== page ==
Markus Altenburger wants nothing more than to stoke the little flame of fascination with blaufränkisch and neuburger — yes, neuburger — in the Leithaberg. His vineyards perch at Austria’s far eastern edge, half an hour from Vienna, but seemingly in another cosmos altogether. Vast, shallow Lake Neusiedl and the low-slung Leitha mountain range wrangle for climatic influence. The wines express this tension, the influences of limestone and schist soils, and something of the wild abundance of nature, as well. Since he took over his family’s estate more than a decade ago, he’s moved from what he calls “well-behaved wines” to those that are much closer to nature and bear a far more personal stamp. Working from 30 small plots (certified organic and in conversion to Demeter biodynamics) scattered around the historic wine village of Jois, he is focused above all on blaufränkisch, neuburger, as well as old-vine grüner veltliner and chardonnay, and a few styles of distinctly Austrian rosé. There’s no doubt Markus’ blaufränkisch embodies what Leithaberg can do best: savory, mineral, complex yet drinkable reds that vibrate with freshness and energy, at moderate alcohol levels, with long aging potential. He thrives on tapping into what he calls “the yin and the yang of Jois” — 800 years of viticultural history counterposed with fairly avant-garde cellar work.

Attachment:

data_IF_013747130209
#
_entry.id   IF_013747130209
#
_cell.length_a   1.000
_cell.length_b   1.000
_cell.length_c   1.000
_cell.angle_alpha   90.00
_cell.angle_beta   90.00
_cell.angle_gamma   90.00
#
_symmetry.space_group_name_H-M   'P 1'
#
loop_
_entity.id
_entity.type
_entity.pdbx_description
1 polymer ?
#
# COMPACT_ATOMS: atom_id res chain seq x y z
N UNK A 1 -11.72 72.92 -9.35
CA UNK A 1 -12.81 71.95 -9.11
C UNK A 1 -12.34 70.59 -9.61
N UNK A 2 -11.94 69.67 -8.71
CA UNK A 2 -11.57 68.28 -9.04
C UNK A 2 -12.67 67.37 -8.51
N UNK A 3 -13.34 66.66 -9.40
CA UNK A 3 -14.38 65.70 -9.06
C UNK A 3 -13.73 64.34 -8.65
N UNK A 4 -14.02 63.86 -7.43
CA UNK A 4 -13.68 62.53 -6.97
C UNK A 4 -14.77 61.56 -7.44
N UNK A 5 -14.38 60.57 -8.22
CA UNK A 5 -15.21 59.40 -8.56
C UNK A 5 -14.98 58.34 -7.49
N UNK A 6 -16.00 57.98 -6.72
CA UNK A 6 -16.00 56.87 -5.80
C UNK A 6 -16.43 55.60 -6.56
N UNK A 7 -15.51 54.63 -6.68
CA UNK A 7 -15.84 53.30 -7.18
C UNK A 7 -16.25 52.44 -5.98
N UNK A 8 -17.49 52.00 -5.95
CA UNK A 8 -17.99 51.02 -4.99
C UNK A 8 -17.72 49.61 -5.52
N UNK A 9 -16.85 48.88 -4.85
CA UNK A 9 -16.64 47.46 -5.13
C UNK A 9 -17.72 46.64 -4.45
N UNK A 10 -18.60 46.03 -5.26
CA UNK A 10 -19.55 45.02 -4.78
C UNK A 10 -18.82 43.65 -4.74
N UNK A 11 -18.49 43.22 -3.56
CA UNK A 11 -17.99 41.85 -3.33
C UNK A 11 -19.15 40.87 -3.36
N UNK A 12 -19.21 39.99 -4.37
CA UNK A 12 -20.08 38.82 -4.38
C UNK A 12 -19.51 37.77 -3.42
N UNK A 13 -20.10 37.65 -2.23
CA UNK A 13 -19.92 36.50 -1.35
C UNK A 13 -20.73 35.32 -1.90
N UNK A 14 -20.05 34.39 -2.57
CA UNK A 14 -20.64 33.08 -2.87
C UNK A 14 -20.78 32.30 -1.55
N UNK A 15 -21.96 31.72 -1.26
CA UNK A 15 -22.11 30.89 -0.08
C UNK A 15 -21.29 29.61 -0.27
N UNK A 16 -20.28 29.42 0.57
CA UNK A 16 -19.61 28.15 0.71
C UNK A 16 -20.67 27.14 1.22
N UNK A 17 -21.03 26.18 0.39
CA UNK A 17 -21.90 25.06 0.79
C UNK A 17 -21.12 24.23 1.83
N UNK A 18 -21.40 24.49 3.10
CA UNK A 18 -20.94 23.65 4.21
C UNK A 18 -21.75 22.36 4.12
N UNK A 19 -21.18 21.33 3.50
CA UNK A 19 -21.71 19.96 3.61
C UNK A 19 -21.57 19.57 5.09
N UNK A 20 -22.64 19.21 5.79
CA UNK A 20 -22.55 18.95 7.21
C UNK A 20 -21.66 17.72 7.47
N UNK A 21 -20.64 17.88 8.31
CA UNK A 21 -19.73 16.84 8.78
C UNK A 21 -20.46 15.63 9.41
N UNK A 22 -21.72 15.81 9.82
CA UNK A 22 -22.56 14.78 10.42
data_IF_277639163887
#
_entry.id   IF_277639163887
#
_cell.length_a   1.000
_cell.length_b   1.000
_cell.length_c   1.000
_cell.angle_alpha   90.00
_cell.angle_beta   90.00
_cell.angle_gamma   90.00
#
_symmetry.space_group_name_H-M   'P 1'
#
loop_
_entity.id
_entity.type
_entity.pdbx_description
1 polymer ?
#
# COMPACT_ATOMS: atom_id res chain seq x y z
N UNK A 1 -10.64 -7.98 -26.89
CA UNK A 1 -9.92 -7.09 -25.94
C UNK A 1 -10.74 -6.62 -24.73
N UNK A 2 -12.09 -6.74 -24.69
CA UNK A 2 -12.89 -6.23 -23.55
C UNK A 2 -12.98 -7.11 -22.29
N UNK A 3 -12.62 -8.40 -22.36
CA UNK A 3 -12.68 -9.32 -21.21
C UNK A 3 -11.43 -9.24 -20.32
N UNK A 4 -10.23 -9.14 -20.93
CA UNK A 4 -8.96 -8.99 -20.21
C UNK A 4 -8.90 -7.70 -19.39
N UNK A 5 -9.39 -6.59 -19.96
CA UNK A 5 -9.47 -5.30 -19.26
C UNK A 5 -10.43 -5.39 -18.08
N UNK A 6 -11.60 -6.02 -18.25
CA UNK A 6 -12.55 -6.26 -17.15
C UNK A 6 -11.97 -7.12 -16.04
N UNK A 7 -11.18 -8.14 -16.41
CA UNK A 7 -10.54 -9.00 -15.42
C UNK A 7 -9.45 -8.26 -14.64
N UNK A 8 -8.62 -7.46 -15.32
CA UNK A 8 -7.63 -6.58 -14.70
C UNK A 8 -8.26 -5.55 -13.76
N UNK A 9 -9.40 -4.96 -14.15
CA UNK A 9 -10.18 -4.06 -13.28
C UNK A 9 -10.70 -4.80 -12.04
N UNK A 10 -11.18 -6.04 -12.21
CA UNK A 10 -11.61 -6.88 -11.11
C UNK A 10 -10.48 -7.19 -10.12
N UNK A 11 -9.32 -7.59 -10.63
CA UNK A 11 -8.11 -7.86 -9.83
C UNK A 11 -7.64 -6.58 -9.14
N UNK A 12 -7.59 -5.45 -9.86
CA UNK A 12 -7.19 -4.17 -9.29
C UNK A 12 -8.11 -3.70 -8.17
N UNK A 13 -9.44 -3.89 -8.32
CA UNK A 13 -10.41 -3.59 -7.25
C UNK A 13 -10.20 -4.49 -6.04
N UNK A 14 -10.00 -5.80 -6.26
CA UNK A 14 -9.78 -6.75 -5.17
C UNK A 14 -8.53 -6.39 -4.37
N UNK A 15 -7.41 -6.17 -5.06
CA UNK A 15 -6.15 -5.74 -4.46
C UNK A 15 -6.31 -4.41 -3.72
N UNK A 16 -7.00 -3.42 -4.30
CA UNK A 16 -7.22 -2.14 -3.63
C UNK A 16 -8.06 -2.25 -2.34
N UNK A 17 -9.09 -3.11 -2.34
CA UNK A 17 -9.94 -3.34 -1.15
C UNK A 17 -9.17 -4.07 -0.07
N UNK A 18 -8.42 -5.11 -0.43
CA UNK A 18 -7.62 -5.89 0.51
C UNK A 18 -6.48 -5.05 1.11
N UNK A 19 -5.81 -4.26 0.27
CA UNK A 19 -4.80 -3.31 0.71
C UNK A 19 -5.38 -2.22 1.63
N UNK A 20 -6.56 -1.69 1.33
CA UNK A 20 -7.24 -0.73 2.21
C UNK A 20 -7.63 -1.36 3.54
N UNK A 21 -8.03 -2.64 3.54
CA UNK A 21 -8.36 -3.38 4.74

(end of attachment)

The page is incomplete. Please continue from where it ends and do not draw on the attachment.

This is Markus’ entry-level blaufränkisch, grown on limestone rich soils (kalk). Grapes are fully destemmed (not crushed) and undergo spontaneous fermentation in stainless steel tanks for approximately 3 weeks. The wine is then aged on its lees for twelve months in 2000L neutral casks prior to bottling.